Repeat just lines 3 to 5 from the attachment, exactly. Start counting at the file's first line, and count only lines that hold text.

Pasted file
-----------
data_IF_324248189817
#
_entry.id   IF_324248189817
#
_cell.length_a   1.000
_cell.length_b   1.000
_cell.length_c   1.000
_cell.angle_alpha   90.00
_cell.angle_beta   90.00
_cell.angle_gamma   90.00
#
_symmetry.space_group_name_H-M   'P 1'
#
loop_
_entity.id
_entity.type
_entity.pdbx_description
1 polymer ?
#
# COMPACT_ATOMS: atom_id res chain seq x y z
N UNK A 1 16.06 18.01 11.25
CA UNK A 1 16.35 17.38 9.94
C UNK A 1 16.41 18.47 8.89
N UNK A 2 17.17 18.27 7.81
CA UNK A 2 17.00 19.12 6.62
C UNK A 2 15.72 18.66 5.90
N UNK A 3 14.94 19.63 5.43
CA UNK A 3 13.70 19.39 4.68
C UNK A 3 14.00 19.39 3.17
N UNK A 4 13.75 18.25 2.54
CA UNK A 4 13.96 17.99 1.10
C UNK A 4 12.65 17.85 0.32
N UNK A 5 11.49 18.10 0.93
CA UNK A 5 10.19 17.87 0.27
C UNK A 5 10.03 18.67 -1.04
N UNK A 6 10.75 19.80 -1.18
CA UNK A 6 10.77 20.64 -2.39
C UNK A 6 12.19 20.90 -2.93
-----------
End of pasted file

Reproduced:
_entry.id   IF_324248189817
#
_cell.length_a   1.000